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Steve Jobs (Italian Edition): La biografia autorizzata del fondatore di Apple (Ingrandimenti) Kindle Edition
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What I found out about the early years and the development of the personal computer was fascinating. I do remember a lot of the news articles from those years - I was living in San Francisco at the time and a good friend of mine worked for Apple - but I would not consider myself previously knowledgeable about Apple in any comprehensive way. I learned so much of the nuts and bolts of Apple Computer, Inc., from this book. The chapters about the creation of the iPod, iPhone and iPad were very interesting to someone who has used these products for years and years and feels she has some proficiency using what they offer me.
But the insight I gained from the book on Steve Jobs the man left me very sad. While I consider him to have been a true genius with an almost other-worldly imagination, I can't imagine that I would have liked him very much or respected him outside of his professional arena. As the founder and developer of Apple Computer, he was spectacular. He had an intense imagination, vision, and belief in things that had yet to be discovered. He was fortunate enough to find those people who had the same precise work ethic that he did. To find those people and to hone the abilities of the ones who stayed, he had no reservations about crushing their substandard efforts or their feelings. The ones who lasted were the ones who believed in his vision and their Jobs-given opportunity to indulge and demonstrate their own creativity. The ones who lasted were the best and brightest the tech and artistic world had to offer. The ones who lasted were the ones who took his ideas and made them into our reality. I am profoundly grateful to them and to him for the advances they made in technology and artistry. And I guess the one cannot exist without the other. Without his exact personality would the tech world have been turned on its ear and eventually controlled by Apple? I don't know. Actually I doubt it.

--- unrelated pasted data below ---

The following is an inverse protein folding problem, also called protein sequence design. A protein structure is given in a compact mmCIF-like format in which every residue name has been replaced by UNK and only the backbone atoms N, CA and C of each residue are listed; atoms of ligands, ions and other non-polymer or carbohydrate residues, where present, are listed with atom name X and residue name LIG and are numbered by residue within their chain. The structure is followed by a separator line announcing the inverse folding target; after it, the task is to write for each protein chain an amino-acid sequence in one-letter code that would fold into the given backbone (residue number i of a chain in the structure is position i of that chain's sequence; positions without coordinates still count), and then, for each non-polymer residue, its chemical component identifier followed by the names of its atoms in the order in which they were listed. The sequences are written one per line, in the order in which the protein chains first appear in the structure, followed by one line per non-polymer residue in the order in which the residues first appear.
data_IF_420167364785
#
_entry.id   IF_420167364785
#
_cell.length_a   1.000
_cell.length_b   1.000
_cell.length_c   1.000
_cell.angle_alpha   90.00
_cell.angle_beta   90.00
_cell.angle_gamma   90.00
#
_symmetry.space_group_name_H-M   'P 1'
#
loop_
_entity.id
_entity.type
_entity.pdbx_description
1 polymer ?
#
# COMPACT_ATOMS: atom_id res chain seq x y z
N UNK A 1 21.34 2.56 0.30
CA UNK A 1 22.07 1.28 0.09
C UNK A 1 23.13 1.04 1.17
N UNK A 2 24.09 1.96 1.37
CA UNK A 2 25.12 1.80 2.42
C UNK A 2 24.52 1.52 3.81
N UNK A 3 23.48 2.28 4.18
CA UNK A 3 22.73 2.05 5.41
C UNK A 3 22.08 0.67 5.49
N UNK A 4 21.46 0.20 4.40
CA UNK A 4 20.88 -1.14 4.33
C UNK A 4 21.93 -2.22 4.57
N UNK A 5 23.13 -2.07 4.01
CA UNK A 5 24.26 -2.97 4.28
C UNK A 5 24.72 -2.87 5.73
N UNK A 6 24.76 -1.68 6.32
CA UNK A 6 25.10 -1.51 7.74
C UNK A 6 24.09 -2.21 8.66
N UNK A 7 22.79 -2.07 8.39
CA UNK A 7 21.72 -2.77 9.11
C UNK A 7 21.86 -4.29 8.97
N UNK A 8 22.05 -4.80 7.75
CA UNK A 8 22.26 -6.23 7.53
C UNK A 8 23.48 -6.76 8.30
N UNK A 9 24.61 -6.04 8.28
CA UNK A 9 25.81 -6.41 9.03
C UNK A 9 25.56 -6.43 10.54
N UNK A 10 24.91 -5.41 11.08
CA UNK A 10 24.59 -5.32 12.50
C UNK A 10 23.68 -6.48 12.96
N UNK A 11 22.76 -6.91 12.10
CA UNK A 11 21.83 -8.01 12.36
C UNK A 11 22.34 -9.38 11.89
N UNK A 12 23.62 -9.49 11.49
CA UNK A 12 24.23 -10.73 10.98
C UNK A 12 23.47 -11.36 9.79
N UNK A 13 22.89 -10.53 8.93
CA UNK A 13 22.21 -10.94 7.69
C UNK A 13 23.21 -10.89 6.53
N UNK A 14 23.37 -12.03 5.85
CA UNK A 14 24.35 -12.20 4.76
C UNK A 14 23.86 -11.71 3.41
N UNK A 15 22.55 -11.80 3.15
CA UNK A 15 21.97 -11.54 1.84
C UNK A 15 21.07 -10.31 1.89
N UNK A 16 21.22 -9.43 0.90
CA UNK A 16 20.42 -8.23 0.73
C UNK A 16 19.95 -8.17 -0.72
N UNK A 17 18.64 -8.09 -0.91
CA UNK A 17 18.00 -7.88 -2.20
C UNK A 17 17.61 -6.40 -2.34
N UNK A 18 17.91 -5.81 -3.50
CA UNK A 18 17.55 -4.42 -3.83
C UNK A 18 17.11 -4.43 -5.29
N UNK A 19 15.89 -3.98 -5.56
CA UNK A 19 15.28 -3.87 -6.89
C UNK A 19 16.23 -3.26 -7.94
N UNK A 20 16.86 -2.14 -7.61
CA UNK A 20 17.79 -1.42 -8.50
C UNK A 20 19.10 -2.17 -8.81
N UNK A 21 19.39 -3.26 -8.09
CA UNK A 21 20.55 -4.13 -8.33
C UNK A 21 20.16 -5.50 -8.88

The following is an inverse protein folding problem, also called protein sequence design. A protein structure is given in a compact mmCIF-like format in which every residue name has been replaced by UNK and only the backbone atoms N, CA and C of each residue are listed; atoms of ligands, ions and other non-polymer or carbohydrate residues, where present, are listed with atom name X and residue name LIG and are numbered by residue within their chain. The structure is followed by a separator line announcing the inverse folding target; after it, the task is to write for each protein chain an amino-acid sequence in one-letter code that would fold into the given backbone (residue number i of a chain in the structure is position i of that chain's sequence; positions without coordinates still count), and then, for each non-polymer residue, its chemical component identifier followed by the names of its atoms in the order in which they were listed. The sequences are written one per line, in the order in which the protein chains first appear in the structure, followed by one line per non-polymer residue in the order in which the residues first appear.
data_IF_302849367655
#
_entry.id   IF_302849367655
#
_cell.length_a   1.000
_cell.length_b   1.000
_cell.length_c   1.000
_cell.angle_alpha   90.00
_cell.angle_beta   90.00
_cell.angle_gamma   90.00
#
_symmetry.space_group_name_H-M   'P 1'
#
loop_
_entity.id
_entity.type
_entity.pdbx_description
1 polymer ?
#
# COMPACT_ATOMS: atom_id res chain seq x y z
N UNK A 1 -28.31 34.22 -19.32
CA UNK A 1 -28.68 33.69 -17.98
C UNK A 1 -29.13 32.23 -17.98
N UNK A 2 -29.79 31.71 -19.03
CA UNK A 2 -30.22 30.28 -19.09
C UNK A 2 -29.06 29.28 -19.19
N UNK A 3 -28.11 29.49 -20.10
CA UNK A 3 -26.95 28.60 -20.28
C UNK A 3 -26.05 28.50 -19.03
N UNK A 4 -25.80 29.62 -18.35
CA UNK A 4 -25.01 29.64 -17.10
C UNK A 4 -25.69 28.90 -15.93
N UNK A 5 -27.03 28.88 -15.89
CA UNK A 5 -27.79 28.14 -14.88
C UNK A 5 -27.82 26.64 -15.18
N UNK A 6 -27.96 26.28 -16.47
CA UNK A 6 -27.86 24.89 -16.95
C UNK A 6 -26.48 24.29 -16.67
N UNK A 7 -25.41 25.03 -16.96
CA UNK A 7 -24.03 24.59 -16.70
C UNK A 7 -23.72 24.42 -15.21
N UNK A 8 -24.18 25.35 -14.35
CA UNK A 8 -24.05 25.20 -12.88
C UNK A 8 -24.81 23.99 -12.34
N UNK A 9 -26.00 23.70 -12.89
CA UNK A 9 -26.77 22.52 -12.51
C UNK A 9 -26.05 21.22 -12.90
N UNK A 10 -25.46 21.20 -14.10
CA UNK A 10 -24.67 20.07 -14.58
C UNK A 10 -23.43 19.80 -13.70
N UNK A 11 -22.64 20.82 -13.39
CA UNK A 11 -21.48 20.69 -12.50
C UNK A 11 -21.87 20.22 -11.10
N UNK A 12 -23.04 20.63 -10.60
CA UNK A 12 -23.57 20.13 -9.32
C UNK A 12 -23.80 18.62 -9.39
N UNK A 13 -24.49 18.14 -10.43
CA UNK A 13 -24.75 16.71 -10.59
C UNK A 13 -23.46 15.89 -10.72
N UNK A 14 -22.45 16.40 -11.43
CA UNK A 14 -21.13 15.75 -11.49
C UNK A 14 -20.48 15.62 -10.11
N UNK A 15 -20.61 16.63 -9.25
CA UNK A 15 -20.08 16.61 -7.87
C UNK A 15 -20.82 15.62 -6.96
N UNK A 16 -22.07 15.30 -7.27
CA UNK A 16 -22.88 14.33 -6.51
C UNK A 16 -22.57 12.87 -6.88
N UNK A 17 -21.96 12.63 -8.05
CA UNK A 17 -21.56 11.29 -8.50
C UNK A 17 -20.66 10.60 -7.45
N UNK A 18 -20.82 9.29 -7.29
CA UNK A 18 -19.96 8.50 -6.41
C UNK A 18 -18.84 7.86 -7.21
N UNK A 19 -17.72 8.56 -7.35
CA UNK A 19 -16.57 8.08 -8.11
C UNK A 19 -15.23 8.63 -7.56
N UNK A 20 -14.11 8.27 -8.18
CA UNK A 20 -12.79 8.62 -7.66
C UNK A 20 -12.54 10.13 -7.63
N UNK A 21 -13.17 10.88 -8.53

In terms of his family, it seemed as if his attention to them was given only when it was not required or demanded elsewhere. His children were discussed very little; the same is true about Laurene Powell, his wife. But it is clear that in his wife he found the one person who was his equal in intelligence and commitment. Their marriage is portrayed as strong but him as absent.
The sections on his cancer and eventual death were moving but not enough to make me feel for him as a person. I am sorry he died but my sorrow has to do with the loss of him professionally and what he might have accomplished and achieved had he lived but not with the loss of him as a man. And yet I can recognize his genius and I'm glad I read the book.
I remember the 1984 unveiling of the Mac and was one of the first in line when it came out. I recognized the revolutionary nature of it and had to have one. I've been in and out of the Mac culture over the years but followed Apple from afar. The Sculley years were less than inspiring after Jobs left and it was very interesting to have a behind the scenes view of the Apple history. Well done!
I saw this film in theaters, I loved it and I own it now. I guess you have to judge for yourself.